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How to Clean Oven Glass – Everything You Need to Know

Let’s face it. The oven glass door can get pretty gross. You would be surprised by the amount of grim, grease, and debris that can build up. But, because you can’t very well clean a hot oven, by the time you’re through with your meal, cleaning it becomes nothing more than a distant thought by that point. Don’t give me that look… We’ve all been there. When you do finally get round to cleaning it, you only focus on the accessible surfaces both inside and outside the oven.

What most people aren’t aware of is – you can actually clean in between the oven glass door yourself. You don’t need to call a professional cleaning service to do it for you. With a little practice and A LOT of care, it’ll become second nature. Without further ado, here’s the ultimate guide on how to clean oven glass like a pro and get it looking brand new again.

How to Clean Oven Glass by Removing the Entire Door

Don’t freak out… Oven doors are removable. They are made that way. Plus, you want it to look brand new, don’t you?

Have you ever been to someone’s house, taken one look at the oven, and concluded that they’ve never used it a day in their life – as you chomp down some mouthwatering lasagna that just came fresh off the… surprise, surprise – oven?

Well, that’s because they know the oven cleaning hack most people aren’t privy to – removing the oven glass door to clean both the inner and outer surfaces. Here’s how you do it.

Step 1: Remove the Oven Door

  • First, make sure the oven is completely cool. The last thing you need is to suffer heat burns because you were attempting to give your oven a thorough clean while it was still hot.
  • Next, open the oven door all the way. Identify the screws attaching it to the main unit and get the appropriate screw head for the task at hand.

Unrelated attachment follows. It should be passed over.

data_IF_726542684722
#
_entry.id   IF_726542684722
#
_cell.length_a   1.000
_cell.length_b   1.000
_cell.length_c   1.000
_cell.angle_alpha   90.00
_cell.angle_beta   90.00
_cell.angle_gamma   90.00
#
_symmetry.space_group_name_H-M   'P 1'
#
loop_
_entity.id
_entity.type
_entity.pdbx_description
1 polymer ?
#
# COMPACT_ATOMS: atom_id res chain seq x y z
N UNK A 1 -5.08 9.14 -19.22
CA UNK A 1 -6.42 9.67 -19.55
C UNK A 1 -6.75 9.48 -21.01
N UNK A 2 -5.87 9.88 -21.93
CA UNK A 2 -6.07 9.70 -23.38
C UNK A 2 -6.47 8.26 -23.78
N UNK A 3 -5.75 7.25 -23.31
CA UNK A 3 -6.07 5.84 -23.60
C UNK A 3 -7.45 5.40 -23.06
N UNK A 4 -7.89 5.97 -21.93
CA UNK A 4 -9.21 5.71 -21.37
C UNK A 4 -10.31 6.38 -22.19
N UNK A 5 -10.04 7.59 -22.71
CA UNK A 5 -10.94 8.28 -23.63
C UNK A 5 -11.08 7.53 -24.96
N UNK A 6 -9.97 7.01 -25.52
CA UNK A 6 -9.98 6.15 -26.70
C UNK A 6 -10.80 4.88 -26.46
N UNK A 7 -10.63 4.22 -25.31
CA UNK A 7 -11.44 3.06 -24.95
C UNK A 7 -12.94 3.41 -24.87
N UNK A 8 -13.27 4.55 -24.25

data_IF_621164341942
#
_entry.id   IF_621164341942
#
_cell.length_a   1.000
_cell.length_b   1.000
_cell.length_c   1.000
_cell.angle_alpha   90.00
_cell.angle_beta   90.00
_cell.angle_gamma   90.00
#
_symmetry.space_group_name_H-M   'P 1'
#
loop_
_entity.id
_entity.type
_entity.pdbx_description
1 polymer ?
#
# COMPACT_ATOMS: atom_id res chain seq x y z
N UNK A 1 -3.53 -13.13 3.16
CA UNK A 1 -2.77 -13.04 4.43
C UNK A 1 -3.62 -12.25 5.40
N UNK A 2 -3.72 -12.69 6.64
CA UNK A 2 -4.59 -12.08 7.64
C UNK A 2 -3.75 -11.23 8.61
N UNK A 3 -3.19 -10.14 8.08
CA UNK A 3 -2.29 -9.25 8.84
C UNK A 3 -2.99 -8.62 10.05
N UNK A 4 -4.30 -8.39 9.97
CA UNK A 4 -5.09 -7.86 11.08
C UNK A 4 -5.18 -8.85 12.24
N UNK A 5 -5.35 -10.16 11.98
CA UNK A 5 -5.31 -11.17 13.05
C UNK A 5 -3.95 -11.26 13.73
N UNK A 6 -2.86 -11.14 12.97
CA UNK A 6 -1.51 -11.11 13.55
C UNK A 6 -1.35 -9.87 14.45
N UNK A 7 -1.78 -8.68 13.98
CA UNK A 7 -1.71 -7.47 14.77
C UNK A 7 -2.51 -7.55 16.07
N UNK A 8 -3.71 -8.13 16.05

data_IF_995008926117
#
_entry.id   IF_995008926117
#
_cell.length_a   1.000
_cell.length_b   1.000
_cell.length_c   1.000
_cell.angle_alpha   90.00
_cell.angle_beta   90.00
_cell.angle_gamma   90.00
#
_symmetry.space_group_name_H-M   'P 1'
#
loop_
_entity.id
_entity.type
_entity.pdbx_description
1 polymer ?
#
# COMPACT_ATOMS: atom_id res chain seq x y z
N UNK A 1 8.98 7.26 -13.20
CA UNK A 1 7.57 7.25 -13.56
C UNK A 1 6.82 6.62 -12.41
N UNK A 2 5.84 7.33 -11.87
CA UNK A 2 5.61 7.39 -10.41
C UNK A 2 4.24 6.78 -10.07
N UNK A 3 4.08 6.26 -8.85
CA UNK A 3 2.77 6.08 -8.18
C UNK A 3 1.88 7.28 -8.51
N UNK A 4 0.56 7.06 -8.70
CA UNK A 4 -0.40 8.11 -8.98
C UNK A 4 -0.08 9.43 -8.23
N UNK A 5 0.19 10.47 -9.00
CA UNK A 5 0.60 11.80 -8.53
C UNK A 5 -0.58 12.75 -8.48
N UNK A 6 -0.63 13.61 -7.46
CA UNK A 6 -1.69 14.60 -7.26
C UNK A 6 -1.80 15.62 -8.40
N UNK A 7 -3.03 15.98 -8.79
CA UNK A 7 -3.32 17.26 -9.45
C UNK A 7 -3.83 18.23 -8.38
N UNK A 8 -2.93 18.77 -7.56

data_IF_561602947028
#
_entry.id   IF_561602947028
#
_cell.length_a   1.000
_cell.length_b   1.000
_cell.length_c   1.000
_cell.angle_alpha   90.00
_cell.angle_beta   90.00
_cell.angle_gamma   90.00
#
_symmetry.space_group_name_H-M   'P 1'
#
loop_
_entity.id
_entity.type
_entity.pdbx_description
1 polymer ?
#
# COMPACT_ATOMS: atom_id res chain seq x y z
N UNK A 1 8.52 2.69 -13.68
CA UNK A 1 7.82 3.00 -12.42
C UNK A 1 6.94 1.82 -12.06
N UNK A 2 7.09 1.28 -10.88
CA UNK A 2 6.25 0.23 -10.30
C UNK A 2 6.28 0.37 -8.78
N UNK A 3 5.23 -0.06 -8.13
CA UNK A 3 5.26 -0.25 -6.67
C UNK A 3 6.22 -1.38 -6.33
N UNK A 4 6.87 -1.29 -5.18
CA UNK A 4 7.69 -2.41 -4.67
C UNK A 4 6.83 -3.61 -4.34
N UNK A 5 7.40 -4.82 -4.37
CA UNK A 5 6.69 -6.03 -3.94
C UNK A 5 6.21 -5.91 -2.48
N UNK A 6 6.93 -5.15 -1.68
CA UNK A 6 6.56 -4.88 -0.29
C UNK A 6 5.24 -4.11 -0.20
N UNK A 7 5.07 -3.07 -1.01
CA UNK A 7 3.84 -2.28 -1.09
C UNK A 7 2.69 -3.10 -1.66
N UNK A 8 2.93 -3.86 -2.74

• Once you have your screwdriver, rest the oven door on your leg for support. If it’s much higher up, get someone to hold it open for you. This will protect the door and glass from falling off once you begin to unfasten the screws.
  • Then, place the oven door on a flat surface like your kitchen countertop with the top part of it facing further out from you. You should be able to see two screws at the bottom, holding the inner glass in place.
  • Proceed to carefully unscrew these and slide the glass off the main door. You’ll now have access to the inner layers and all the griminess they have to offer. If this is the first time you’re doing this in the entire lifetime of your oven, brace yourself – it’s not going to be pretty.
  • Using a vacuum hose, pick up all the loose crumbs and debris on the surfaces and edges of both glass surfaces. Any standard bagless vacuum cleaner (link to Amazon) will do.

Step 2: Clean up the Grease Buildup

  • To do this, you’ll need a grease removal solution. It’s always better to use a non-toxic all-natural cleaning solution as opposed to commercial chemical cleaners. Unless, of course, you don’t mind your baked food having a somewhat “detergenty”
  • Start by sprinkling some baking soda on the inner surfaces of the glass. You could also use a baking soda cream cleaner (link to Amazon). It works just as well.